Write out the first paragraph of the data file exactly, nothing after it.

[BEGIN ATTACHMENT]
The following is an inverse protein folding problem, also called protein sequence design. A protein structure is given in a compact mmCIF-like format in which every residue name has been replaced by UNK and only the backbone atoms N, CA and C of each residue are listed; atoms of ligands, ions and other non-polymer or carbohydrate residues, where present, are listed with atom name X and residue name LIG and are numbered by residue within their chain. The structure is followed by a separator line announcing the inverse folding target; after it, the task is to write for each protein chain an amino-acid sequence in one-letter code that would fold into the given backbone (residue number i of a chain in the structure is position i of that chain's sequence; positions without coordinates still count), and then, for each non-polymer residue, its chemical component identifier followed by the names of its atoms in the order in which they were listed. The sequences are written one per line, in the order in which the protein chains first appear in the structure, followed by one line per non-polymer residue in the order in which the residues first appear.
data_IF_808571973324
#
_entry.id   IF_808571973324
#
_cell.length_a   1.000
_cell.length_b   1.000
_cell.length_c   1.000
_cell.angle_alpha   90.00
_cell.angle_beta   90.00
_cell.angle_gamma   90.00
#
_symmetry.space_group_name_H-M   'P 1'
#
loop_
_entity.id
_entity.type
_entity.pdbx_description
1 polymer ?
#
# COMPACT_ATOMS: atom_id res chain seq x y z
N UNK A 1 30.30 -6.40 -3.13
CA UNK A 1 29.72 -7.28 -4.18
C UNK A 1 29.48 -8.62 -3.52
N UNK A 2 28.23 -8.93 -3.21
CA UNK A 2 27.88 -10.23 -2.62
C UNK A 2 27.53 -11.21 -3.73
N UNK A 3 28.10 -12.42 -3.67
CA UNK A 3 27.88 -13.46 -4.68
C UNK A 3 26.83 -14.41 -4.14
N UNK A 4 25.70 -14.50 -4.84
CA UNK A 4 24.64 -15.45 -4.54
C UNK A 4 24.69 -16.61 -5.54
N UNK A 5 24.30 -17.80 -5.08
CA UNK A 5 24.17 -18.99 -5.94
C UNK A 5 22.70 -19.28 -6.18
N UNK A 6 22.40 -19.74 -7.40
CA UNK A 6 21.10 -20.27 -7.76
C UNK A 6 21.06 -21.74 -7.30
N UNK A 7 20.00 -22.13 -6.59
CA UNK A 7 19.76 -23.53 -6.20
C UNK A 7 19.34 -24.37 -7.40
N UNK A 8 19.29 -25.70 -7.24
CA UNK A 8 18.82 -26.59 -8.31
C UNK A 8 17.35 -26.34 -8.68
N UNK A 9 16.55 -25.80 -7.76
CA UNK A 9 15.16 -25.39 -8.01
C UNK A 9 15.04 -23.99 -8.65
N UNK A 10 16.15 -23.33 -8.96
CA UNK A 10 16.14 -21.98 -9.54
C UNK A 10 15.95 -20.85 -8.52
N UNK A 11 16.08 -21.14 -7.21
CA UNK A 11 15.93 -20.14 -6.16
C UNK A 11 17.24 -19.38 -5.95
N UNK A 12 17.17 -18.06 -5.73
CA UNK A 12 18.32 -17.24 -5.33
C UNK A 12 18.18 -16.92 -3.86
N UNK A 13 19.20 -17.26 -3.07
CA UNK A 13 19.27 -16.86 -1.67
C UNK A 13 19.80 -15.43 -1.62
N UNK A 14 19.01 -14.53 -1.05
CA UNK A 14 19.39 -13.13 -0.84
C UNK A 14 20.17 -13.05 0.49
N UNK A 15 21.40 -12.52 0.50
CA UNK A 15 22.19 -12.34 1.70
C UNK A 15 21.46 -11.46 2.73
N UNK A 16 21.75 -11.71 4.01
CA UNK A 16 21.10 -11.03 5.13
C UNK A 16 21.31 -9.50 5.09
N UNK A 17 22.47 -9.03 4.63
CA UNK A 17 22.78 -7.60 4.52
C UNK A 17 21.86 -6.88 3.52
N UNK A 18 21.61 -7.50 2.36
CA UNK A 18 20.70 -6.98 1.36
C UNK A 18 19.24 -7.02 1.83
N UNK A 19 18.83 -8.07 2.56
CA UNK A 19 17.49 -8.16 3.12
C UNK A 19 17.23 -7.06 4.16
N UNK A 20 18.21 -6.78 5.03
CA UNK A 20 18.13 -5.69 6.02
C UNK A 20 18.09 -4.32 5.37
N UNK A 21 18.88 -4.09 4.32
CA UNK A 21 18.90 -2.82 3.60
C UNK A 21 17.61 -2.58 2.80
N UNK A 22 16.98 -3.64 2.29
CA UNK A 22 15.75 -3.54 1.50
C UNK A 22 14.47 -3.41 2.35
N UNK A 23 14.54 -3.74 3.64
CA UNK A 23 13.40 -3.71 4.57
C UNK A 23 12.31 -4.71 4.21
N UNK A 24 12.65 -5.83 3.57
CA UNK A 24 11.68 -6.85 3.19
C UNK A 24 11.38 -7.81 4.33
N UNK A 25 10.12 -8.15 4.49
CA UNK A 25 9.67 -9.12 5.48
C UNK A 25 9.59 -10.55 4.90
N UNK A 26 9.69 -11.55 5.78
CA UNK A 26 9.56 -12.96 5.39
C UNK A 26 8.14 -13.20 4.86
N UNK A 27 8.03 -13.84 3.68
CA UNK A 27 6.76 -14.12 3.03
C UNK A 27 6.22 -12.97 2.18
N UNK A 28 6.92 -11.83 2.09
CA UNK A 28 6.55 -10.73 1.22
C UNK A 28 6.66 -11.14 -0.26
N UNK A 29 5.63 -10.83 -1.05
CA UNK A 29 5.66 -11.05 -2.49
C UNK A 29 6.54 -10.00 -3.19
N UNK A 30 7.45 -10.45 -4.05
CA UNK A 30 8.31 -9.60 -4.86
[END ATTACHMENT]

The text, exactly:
The following is an inverse protein folding problem, also called protein sequence design. A protein structure is given in a compact mmCIF-like format in which every residue name has been replaced by UNK and only the backbone atoms N, CA and C of each residue are listed; atoms of ligands, ions and other non-polymer or carbohydrate residues, where present, are listed with atom name X and residue name LIG and are numbered by residue within their chain. The structure is followed by a separator line announcing the inverse folding target; after it, the task is to write for each protein chain an amino-acid sequence in one-letter code that would fold into the given backbone (residue number i of a chain in the structure is position i of that chain's sequence; positions without coordinates still count), and then, for each non-polymer residue, its chemical component identifier followed by the names of its atoms in the order in which they were listed. The sequences are written one per line, in the order in which the protein chains first appear in the structure, followed by one line per non-polymer residue in the order in which the residues first appear.